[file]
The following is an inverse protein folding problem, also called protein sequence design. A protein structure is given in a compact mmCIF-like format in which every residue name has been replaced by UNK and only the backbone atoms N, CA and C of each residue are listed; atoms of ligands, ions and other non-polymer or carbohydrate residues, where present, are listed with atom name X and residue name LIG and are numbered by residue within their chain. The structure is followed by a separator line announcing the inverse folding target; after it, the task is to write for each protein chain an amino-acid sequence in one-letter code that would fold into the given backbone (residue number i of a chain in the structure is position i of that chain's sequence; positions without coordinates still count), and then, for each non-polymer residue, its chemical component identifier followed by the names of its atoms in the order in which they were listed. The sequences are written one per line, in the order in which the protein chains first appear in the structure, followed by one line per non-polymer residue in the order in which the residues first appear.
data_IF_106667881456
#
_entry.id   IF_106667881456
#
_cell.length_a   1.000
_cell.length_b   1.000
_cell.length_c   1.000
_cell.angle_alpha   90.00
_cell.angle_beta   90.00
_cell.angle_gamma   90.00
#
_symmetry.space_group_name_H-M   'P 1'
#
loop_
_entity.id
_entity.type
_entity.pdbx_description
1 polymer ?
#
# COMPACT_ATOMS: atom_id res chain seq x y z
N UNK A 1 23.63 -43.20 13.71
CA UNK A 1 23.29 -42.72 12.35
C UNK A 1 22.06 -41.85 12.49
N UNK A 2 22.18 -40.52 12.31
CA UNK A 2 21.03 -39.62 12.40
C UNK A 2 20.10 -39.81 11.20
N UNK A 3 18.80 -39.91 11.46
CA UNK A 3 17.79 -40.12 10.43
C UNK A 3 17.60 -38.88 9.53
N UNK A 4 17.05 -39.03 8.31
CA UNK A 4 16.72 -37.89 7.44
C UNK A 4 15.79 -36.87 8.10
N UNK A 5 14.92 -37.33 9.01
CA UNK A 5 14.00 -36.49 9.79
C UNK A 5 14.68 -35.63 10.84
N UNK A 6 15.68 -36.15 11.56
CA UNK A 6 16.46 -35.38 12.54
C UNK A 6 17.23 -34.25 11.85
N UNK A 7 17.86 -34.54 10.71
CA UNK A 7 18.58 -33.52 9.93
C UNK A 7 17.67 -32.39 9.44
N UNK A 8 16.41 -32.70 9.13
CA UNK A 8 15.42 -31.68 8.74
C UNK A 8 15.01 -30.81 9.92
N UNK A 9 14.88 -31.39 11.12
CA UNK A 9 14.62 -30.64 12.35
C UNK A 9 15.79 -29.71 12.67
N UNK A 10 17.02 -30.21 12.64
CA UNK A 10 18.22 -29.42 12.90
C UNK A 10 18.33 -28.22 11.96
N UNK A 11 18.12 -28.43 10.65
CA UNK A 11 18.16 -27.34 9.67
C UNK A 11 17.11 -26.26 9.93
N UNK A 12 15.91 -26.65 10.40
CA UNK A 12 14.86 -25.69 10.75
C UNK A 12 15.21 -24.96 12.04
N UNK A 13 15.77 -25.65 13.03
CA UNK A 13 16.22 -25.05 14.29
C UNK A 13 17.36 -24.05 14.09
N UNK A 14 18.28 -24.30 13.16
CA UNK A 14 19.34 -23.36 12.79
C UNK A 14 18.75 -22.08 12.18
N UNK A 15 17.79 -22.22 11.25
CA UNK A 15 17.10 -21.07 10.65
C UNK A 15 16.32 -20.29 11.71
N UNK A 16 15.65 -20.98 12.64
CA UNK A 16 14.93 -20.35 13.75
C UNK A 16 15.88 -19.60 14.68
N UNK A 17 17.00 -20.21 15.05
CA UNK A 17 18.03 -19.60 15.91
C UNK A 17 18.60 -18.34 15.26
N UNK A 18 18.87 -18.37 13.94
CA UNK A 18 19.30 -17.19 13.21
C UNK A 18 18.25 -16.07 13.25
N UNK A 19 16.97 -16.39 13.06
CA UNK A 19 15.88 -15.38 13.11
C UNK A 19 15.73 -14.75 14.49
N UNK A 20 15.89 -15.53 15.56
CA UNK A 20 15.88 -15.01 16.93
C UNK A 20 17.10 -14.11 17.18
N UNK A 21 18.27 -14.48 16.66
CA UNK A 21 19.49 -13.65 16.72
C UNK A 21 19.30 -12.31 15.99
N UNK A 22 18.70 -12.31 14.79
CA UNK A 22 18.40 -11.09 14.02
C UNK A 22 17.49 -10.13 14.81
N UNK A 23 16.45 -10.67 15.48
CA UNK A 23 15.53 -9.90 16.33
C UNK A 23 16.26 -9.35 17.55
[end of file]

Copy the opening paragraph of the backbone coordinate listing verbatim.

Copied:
The following is an inverse protein folding problem, also called protein sequence design. A protein structure is given in a compact mmCIF-like format in which every residue name has been replaced by UNK and only the backbone atoms N, CA and C of each residue are listed; atoms of ligands, ions and other non-polymer or carbohydrate residues, where present, are listed with atom name X and residue name LIG and are numbered by residue within their chain. The structure is followed by a separator line announcing the inverse folding target; after it, the task is to write for each protein chain an amino-acid sequence in one-letter code that would fold into the given backbone (residue number i of a chain in the structure is position i of that chain's sequence; positions without coordinates still count), and then, for each non-polymer residue, its chemical component identifier followed by the names of its atoms in the order in which they were listed. The sequences are written one per line, in the order in which the protein chains first appear in the structure, followed by one line per non-polymer residue in the order in which the residues first appear.